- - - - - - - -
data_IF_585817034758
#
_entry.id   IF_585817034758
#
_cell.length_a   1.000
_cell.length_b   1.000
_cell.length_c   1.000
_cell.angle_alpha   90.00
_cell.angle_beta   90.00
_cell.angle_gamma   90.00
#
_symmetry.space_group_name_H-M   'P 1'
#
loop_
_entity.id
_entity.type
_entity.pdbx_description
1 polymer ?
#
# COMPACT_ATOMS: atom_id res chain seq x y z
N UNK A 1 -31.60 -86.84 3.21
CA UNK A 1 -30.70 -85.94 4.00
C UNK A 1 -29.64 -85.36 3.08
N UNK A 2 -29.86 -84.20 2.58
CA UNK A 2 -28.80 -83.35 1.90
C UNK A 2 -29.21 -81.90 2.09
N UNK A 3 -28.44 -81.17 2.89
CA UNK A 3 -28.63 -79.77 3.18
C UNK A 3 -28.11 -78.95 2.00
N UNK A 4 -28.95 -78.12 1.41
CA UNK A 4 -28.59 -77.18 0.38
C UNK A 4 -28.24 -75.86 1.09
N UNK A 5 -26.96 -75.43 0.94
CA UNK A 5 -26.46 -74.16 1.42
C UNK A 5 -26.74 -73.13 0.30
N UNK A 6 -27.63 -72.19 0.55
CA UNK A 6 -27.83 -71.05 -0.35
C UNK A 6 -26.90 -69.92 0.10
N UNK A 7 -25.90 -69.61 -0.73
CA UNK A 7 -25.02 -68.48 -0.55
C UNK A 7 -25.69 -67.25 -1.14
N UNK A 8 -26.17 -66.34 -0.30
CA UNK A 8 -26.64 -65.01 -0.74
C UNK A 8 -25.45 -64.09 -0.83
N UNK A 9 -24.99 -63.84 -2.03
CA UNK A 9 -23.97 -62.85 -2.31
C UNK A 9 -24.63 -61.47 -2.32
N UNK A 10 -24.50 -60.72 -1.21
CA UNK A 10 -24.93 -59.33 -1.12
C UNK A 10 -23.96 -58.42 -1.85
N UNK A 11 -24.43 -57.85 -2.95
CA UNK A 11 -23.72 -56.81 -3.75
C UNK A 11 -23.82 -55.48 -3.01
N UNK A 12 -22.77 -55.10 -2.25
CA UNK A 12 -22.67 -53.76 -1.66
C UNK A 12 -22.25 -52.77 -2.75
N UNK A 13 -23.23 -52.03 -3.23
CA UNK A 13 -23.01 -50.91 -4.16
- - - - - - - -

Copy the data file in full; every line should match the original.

data_IF_585817034758
#
_entry.id   IF_585817034758
#
_cell.length_a   1.000
_cell.length_b   1.000
_cell.length_c   1.000
_cell.angle_alpha   90.00
_cell.angle_beta   90.00
_cell.angle_gamma   90.00
#
_symmetry.space_group_name_H-M   'P 1'
#
loop_
_entity.id
_entity.type
_entity.pdbx_description
1 polymer ?
#
# COMPACT_ATOMS: atom_id res chain seq x y z
N UNK A 1 -31.60 -86.84 3.21
CA UNK A 1 -30.70 -85.94 4.00
C UNK A 1 -29.64 -85.36 3.08
N UNK A 2 -29.86 -84.20 2.58
CA UNK A 2 -28.80 -83.35 1.90
C UNK A 2 -29.21 -81.90 2.09
N UNK A 3 -28.44 -81.17 2.89
CA UNK A 3 -28.63 -79.77 3.18
C UNK A 3 -28.11 -78.95 2.00
N UNK A 4 -28.95 -78.12 1.41
CA UNK A 4 -28.59 -77.18 0.38
C UNK A 4 -28.24 -75.86 1.09
N UNK A 5 -26.96 -75.43 0.94
CA UNK A 5 -26.46 -74.16 1.42
C UNK A 5 -26.74 -73.13 0.30
N UNK A 6 -27.63 -72.19 0.55
CA UNK A 6 -27.83 -71.05 -0.35
C UNK A 6 -26.90 -69.92 0.10
N UNK A 7 -25.90 -69.61 -0.73
CA UNK A 7 -25.02 -68.48 -0.55
C UNK A 7 -25.69 -67.25 -1.14
N UNK A 8 -26.17 -66.34 -0.30
CA UNK A 8 -26.64 -65.01 -0.74
C UNK A 8 -25.45 -64.09 -0.83
N UNK A 9 -24.99 -63.84 -2.03
CA UNK A 9 -23.97 -62.85 -2.31
C UNK A 9 -24.63 -61.47 -2.32
N UNK A 10 -24.50 -60.72 -1.21
CA UNK A 10 -24.93 -59.33 -1.12
C UNK A 10 -23.96 -58.42 -1.85
N UNK A 11 -24.43 -57.85 -2.95
CA UNK A 11 -23.72 -56.81 -3.75
C UNK A 11 -23.82 -55.48 -3.01
N UNK A 12 -22.77 -55.10 -2.25
CA UNK A 12 -22.67 -53.76 -1.66
C UNK A 12 -22.25 -52.77 -2.75
N UNK A 13 -23.23 -52.03 -3.23
CA UNK A 13 -23.01 -50.91 -4.16